The United Nations (UN) is showing their commitment to the ongoing struggle for women’s rights throughout the world by including an Islamic dictatorship on their Commission on the Status of Women. They recently announced that Saudi Arabia would be added to the body.
The UN had previously made the Saudi Arabian ambassador, Faisal bin Hassan Trad the head of a key human rights panel a couple years back. This outraged watchdog groups, but the UN was oblivious to those concerns and apparently considers Saudi Arabia to be a crucial vanguard for human rights for their organization.
Saudi Arabia is an undemocratic Wahabbist kingdom whose leaders believe in a strict interpretation of the Koran. “Electing Saudi Arabia to protect women’s rights is like making an arsonist into the town fire chief,” said Hillel Neuer, executive director of UN Watch, in a public statement. “It’s absurd.”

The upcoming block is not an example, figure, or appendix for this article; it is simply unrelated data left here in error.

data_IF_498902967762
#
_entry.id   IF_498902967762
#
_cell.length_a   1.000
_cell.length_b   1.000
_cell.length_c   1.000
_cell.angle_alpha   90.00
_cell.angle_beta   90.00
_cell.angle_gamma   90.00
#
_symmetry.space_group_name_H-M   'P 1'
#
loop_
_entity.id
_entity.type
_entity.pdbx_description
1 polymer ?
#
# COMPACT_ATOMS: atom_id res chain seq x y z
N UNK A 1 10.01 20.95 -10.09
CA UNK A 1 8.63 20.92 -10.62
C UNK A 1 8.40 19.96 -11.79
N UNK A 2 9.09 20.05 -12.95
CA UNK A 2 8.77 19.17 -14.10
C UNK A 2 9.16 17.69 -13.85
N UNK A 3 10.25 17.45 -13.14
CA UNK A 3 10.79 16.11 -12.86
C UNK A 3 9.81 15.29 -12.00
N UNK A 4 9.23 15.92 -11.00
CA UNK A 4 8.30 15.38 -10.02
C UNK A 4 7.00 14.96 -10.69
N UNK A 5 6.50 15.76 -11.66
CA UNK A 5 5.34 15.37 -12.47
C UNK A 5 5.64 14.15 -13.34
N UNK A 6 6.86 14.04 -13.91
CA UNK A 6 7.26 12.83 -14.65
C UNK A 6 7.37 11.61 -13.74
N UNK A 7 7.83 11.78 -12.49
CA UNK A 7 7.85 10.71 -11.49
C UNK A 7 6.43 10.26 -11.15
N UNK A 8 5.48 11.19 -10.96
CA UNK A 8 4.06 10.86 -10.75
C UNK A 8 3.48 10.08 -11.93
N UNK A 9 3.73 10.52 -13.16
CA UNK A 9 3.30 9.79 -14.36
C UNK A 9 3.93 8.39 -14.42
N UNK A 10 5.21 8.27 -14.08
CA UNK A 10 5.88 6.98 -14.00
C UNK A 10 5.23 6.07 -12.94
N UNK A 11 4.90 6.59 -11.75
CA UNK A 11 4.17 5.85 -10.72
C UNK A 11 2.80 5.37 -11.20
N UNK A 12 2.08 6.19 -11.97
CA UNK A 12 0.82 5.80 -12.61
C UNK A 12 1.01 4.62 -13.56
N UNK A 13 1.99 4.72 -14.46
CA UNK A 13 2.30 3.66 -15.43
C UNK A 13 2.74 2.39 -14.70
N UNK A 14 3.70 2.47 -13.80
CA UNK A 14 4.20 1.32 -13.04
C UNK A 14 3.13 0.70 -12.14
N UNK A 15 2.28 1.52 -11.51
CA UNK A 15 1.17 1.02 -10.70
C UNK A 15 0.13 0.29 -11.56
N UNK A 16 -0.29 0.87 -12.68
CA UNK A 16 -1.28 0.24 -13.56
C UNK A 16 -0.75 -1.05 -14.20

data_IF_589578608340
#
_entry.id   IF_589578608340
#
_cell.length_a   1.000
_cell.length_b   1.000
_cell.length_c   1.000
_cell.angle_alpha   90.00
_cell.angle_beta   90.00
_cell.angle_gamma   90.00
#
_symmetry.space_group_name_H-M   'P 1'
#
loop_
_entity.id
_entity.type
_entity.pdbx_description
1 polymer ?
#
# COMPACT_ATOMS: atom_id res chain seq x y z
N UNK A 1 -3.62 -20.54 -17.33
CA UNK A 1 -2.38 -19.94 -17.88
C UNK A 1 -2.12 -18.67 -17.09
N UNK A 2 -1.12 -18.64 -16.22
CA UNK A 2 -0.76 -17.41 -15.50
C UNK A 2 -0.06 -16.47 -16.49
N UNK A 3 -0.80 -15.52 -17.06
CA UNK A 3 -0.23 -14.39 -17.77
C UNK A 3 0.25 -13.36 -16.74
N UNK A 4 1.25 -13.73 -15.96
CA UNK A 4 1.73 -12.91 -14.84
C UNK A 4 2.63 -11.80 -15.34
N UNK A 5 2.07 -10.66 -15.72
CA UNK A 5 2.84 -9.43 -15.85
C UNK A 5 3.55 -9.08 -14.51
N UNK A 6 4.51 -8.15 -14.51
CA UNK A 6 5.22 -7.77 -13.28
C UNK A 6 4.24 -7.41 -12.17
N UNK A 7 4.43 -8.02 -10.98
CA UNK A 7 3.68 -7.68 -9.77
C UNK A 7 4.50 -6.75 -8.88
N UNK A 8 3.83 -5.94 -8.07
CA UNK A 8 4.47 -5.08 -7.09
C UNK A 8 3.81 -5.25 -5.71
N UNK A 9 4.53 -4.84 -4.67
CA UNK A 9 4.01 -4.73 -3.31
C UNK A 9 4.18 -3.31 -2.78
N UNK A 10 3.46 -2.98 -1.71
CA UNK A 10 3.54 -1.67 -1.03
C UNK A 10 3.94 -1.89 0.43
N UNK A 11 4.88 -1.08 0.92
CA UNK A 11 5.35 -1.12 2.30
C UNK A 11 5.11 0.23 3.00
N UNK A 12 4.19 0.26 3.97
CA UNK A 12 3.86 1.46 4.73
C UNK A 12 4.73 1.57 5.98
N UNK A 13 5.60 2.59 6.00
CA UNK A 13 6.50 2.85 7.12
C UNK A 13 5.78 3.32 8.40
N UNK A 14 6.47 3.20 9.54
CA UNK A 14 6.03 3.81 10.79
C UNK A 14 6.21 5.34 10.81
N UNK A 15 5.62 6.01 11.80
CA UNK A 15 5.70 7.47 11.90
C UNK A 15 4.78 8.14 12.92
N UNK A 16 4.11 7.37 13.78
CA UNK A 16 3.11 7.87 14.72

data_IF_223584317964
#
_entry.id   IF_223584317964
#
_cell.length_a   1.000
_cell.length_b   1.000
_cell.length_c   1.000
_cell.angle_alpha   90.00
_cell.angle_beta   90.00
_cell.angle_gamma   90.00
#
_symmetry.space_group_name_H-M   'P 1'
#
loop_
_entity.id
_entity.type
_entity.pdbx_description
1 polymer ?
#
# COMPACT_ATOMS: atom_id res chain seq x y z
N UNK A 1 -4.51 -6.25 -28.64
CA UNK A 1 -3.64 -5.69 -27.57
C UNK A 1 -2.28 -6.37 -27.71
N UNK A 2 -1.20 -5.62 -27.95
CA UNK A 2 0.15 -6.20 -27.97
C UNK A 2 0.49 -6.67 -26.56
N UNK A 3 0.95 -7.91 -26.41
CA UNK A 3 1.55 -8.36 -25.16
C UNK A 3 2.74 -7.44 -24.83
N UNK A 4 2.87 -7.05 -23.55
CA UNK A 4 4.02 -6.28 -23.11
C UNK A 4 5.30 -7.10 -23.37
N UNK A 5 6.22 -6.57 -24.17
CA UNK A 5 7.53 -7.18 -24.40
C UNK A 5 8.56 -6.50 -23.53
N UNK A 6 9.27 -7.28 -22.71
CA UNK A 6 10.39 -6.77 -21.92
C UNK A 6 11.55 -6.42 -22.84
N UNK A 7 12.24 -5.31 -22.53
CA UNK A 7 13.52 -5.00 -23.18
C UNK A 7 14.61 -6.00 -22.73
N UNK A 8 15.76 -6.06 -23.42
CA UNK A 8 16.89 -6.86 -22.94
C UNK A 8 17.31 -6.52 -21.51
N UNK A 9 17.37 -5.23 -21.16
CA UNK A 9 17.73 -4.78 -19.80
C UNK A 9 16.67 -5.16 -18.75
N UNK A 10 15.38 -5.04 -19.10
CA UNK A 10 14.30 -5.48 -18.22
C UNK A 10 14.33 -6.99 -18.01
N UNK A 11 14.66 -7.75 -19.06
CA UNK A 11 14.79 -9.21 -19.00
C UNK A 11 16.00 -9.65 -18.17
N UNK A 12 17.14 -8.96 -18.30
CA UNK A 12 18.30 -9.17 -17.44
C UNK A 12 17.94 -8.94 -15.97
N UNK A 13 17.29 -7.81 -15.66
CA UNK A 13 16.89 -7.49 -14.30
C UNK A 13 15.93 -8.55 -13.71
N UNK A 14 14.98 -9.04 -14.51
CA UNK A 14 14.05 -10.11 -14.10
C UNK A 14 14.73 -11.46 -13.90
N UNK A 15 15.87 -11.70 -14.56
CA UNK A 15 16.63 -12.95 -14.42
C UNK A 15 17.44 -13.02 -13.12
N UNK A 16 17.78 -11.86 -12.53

According to a Human Rights Watch report released in late 2015, women are not permitted on the streets of Saudi Arabia unless they are accompanied by a man. There is a small percentage of women in the workplace, and female rape victims can be punished criminally. Women can be stoned to death for committing adultery. Domestic violence against women was only made a criminal offense in 2013. Polygamy is also permitted in the region.
“Every Saudi woman must have a male guardian who makes all critical decisions on her behalf, controlling a woman’s life from her birth until death. Saudi Arabia also bans women from driving cars,” Neuer said.
Little push-back if any is expected from the United States government, as President Trump funnels weapons to the Saudi government and mulls visiting the country to strengthen ties between nations. The Trump administration seems intent on focusing its ire on Iran and North Korea rather than Saudi Arabia, fulfilling Bush-era foreign policy mandates.